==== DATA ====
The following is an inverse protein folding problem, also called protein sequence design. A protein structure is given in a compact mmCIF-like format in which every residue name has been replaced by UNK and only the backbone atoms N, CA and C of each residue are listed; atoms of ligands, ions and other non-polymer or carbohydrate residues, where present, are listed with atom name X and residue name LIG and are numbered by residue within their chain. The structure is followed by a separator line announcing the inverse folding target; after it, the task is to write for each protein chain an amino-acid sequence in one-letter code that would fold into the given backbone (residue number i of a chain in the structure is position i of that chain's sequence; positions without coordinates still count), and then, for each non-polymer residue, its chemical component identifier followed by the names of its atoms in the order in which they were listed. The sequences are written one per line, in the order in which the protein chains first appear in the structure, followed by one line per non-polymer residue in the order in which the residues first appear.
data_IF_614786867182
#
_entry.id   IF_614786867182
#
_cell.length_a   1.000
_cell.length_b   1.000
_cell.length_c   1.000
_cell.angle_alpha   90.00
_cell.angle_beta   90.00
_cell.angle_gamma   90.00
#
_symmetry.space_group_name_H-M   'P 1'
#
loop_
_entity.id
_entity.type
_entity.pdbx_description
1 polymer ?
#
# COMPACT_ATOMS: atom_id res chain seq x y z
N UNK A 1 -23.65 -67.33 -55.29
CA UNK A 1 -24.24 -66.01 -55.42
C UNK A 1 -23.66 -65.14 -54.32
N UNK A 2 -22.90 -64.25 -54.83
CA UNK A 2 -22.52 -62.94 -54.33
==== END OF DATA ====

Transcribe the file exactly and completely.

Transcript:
The following is an inverse protein folding problem, also called protein sequence design. A protein structure is given in a compact mmCIF-like format in which every residue name has been replaced by UNK and only the backbone atoms N, CA and C of each residue are listed; atoms of ligands, ions and other non-polymer or carbohydrate residues, where present, are listed with atom name X and residue name LIG and are numbered by residue within their chain. The structure is followed by a separator line announcing the inverse folding target; after it, the task is to write for each protein chain an amino-acid sequence in one-letter code that would fold into the given backbone (residue number i of a chain in the structure is position i of that chain's sequence; positions without coordinates still count), and then, for each non-polymer residue, its chemical component identifier followed by the names of its atoms in the order in which they were listed. The sequences are written one per line, in the order in which the protein chains first appear in the structure, followed by one line per non-polymer residue in the order in which the residues first appear.
data_IF_614786867182
#
_entry.id   IF_614786867182
#
_cell.length_a   1.000
_cell.length_b   1.000
_cell.length_c   1.000
_cell.angle_alpha   90.00
_cell.angle_beta   90.00
_cell.angle_gamma   90.00
#
_symmetry.space_group_name_H-M   'P 1'
#
loop_
_entity.id
_entity.type
_entity.pdbx_description
1 polymer ?
#
# COMPACT_ATOMS: atom_id res chain seq x y z
N UNK A 1 -23.65 -67.33 -55.29
CA UNK A 1 -24.24 -66.01 -55.42
C UNK A 1 -23.66 -65.14 -54.32
N UNK A 2 -22.90 -64.25 -54.83
CA UNK A 2 -22.52 -62.94 -54.33